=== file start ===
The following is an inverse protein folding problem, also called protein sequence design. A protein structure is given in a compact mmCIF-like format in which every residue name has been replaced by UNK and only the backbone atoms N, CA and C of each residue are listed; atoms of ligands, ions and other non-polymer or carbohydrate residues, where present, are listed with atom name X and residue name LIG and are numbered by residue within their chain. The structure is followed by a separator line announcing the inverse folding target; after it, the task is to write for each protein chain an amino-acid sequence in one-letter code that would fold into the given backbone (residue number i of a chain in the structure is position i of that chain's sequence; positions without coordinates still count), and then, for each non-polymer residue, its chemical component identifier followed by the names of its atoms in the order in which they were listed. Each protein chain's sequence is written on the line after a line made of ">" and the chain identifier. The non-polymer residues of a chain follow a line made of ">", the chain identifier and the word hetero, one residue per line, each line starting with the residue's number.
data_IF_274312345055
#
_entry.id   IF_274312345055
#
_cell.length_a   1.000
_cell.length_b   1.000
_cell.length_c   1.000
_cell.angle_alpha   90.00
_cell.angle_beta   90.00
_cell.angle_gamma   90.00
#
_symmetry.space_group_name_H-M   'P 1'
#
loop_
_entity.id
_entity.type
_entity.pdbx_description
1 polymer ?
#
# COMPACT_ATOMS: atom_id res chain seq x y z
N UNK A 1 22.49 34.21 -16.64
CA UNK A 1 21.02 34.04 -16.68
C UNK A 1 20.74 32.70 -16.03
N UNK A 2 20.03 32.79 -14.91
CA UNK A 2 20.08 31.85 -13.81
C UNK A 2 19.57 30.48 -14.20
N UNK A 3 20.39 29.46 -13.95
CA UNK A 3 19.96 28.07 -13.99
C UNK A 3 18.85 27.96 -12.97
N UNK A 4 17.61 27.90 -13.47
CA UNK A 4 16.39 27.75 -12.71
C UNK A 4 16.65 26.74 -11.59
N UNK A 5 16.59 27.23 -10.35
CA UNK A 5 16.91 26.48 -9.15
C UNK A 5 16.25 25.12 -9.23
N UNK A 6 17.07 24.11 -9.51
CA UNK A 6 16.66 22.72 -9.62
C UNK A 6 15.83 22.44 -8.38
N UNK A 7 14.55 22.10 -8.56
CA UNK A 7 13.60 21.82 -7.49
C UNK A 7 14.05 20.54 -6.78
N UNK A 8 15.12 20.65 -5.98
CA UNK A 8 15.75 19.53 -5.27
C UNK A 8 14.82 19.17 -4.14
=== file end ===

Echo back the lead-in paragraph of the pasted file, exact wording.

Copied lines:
The following is an inverse protein folding problem, also called protein sequence design. A protein structure is given in a compact mmCIF-like format in which every residue name has been replaced by UNK and only the backbone atoms N, CA and C of each residue are listed; atoms of ligands, ions and other non-polymer or carbohydrate residues, where present, are listed with atom name X and residue name LIG and are numbered by residue within their chain. The structure is followed by a separator line announcing the inverse folding target; after it, the task is to write for each protein chain an amino-acid sequence in one-letter code that would fold into the given backbone (residue number i of a chain in the structure is position i of that chain's sequence; positions without coordinates still count), and then, for each non-polymer residue, its chemical component identifier followed by the names of its atoms in the order in which they were listed. Each protein chain's sequence is written on the line after a line made of ">" and the chain identifier. The non-polymer residues of a chain follow a line made of ">", the chain identifier and the word hetero, one residue per line, each line starting with the residue's number.